Lakers Lose Opener While Battling New NBA Playoff Wrinkle: Fans

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The Los Angeles Lakers began the defense of their NBA title on Sunday in Phoenix, and they’re not in the coronavirus bubble anymore.

Last year, they were one of two teams to play as late as Oct. 11. Yes, the Lakers spent two months in the Orlando bubble before they defeated the Miami Heat in six games.

Now they’re back in the playoffs seven months later. And their bubble burst.

“It’s been a very challenging year,” Lakers coach Frank Vogel said after his team lost 99-90 to the Suns in Game 1 of its best-of-seven first-round playoff series. “Our guys are intent on defending our title and repeating as champions, and we’re up for the challenge.”

Not Sunday. Not in Phoenix Suns Arena in front of the largest crowd of the season—11,824 in a building that recently underwent a $230 million renovation and can seat as many as 18,422 for basketball.

The Suns had gradually increased attendance this season from about 3,000, playing the last two regular season home games at close to 50% capacity. But compared to last year’s stage of no fans, the arena in Phoenix was rocking for the playoffs. The Suns hadn’t been to the postseason since 2010, and they’ve never won a championship.

“It’s great to have a fan atmosphere,” Vogel said. “Here we are; we’re the road team. All of us are competitors. I missed that environment. I think the guys were up to it.”

The No. 2 seeded Suns were in full force out-running and out-manning the Lakers, containing their big two of LeBron James and Anthony Davis to a combined 31 points, including 18 for James, who was not really a factor in the fourth quarter.

Game 2 is in Phoenix on Tuesday night, and James said he’s already searching for answers.

“Every year is a challenge, but this seems like a big blur,” James said. “It just feels like we went from one playoffs to the next. To be completely honest, we feel like we played in the bubble and competed to win a championship. Now we’re back in arenas and traveling to compete for a championship….

“This is very taxing, but the point of it is to survive. We’re in the position we put ourselves in.”

The Lakers were the seventh seed this season and had to engineer a spirited second half of a play-in game this past Wednesday just get into the playoffs. L.A. beat the Golden State Warriors on LeBron’s 35-foot desperate heave from near half court at the Staples Center with 10 seconds to go.

But there were no second-half comebacks in the Los Angeles arsenal Sunday. The Lakers pulled within seven with 6:41 to play in the fourth, but that was as close as they would get. Devin Booker led all scorers with 34 points.

The action was chippy, with Chris Paul hitting the floor and suffering a right shoulder contusion midway through the second quarter. He returned to the game, though in obvious pain.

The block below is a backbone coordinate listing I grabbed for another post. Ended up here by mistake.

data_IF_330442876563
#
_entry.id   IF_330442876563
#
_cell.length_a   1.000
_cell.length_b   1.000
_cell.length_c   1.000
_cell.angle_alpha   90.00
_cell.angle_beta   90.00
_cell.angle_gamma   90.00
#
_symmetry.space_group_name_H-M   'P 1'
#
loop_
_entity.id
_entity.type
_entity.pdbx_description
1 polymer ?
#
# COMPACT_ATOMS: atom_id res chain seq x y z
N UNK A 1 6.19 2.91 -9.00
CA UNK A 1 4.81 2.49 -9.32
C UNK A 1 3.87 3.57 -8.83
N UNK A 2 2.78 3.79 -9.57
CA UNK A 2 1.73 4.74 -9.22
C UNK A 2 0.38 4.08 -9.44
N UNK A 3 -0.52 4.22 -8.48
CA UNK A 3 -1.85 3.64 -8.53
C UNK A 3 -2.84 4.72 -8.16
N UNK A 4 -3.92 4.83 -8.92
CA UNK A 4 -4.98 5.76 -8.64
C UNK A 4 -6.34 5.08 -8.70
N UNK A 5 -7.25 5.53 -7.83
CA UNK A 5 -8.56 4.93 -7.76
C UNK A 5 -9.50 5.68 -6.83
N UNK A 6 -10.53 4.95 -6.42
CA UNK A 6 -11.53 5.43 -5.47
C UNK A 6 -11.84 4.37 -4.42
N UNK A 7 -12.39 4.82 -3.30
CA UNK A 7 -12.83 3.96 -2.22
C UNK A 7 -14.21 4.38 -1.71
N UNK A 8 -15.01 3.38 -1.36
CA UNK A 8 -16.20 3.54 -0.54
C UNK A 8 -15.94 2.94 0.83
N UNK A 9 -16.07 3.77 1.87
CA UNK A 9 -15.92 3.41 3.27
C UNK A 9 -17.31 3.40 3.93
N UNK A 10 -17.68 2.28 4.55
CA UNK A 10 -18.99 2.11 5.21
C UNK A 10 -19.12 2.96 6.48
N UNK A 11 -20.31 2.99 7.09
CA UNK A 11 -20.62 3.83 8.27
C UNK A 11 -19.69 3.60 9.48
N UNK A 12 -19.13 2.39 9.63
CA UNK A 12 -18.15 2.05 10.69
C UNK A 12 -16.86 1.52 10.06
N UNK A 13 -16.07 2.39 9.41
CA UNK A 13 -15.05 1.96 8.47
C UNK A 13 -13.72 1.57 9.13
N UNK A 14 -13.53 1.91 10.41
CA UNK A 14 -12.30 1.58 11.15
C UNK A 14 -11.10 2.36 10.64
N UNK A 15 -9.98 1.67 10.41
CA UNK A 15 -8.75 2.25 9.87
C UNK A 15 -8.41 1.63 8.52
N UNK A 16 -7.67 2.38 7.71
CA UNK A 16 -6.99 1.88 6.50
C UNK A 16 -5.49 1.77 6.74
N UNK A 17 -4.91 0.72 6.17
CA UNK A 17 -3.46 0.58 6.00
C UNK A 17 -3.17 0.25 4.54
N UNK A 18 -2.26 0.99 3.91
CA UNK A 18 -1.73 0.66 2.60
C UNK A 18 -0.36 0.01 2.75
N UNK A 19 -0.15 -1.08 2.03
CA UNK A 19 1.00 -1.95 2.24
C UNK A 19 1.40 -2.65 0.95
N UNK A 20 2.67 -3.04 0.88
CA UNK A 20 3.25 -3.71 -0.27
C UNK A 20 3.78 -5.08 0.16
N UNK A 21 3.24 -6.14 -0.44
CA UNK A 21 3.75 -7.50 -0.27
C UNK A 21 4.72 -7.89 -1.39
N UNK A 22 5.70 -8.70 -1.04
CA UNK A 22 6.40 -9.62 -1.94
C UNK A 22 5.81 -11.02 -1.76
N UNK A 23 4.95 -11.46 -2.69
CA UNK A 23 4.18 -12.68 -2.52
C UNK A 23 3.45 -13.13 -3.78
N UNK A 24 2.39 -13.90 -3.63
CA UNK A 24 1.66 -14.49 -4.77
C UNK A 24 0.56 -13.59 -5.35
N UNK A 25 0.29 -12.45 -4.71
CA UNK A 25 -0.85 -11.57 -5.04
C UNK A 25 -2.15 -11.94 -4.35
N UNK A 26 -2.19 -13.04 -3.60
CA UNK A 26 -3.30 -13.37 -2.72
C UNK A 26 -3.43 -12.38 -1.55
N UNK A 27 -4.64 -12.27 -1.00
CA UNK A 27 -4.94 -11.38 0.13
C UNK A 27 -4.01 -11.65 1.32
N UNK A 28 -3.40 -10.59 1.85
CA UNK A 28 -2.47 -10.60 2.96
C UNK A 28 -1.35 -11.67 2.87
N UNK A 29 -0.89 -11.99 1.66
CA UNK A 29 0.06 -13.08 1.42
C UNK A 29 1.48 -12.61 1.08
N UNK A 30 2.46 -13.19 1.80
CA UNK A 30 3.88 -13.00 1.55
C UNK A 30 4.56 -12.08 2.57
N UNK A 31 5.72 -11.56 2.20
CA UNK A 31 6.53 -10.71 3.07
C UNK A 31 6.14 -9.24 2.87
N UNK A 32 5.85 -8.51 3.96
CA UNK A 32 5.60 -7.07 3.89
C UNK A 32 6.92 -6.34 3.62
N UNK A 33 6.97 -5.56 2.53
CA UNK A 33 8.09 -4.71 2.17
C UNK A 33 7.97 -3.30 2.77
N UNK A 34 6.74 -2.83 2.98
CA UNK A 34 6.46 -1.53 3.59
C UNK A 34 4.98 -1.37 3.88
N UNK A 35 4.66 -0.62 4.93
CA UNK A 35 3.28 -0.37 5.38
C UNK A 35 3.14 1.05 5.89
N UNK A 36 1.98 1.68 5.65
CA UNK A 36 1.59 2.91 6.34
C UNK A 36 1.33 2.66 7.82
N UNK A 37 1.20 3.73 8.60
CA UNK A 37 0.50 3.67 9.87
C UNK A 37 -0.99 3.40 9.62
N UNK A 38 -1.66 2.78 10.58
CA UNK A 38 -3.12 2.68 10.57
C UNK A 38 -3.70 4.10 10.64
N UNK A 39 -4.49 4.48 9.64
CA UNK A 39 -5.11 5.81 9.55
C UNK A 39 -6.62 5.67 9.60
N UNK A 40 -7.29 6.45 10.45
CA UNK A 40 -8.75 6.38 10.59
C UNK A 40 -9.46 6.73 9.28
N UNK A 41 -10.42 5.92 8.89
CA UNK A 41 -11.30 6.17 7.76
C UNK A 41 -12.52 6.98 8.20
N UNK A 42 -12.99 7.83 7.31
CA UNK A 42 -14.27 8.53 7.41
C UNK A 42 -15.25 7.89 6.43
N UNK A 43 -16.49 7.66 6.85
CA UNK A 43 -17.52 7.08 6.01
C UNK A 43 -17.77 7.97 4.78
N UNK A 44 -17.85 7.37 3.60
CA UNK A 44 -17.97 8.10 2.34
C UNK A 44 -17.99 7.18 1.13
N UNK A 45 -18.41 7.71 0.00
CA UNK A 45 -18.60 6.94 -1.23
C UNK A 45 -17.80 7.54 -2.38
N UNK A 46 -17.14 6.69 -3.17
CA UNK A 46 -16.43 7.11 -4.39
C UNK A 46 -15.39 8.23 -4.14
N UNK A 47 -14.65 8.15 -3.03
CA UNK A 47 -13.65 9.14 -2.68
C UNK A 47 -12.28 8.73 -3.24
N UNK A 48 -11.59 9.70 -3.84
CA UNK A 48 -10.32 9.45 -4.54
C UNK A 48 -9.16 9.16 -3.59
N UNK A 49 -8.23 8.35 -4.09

“I’ll be all right,” Paul said. “I just kept thinking to myself, ‘Just get through the game.’”

Early in the fourth quarter Paul submarined James, who took a massive spill under the Lakers’ basket as three other players mixed it up, leading to four technical fouls for the altercation, including the ejection of Suns backup point guard Cameron Payne.

“Things happen,” Paul said. “It’s just an emotional game.”

Vogel called it an aggressive, dangerous play. “LeBron got his legs cut out from under him,” he said, setting the tone for the series.

“It’s just tough playoff basketball,” Davis added. “LeBron told me that any time he goes up for a rebound and somebody takes out his legs, it’s always a dangerous play. That’s what you don’t want, you don’t want to get injured on plays like that. But the intensity is where it’s supposed to be—guys getting at it and chirping….

“That’s the way playoff basketball is,” he said. “They were the more physical team today right out of the gate. We have to get better at it.”

It doesn’t help team cohesion that James (ankle) and Davis (calf) missed a combined 63 regular season games and played only 27 together during the NBA’s COVID-shortened 72-game season.

The Phoenix defense simply swarmed James and Davis, who was held to just 13 points and blamed himself for the loss.

“There’s no way we’re going to win a game let alone the series the way I played,” Davis said. “I take full responsibility, for sure.”

As mentioned earlier, last year’s playoffs ended on Oct. 11, and the regular season began on Dec. 22, giving the Lakers a bit more than a two-month breather before they revved it up again.

Now they’re in it for the long haul against a much younger and quicker team. No wonder James thinks it’s all been a blur.

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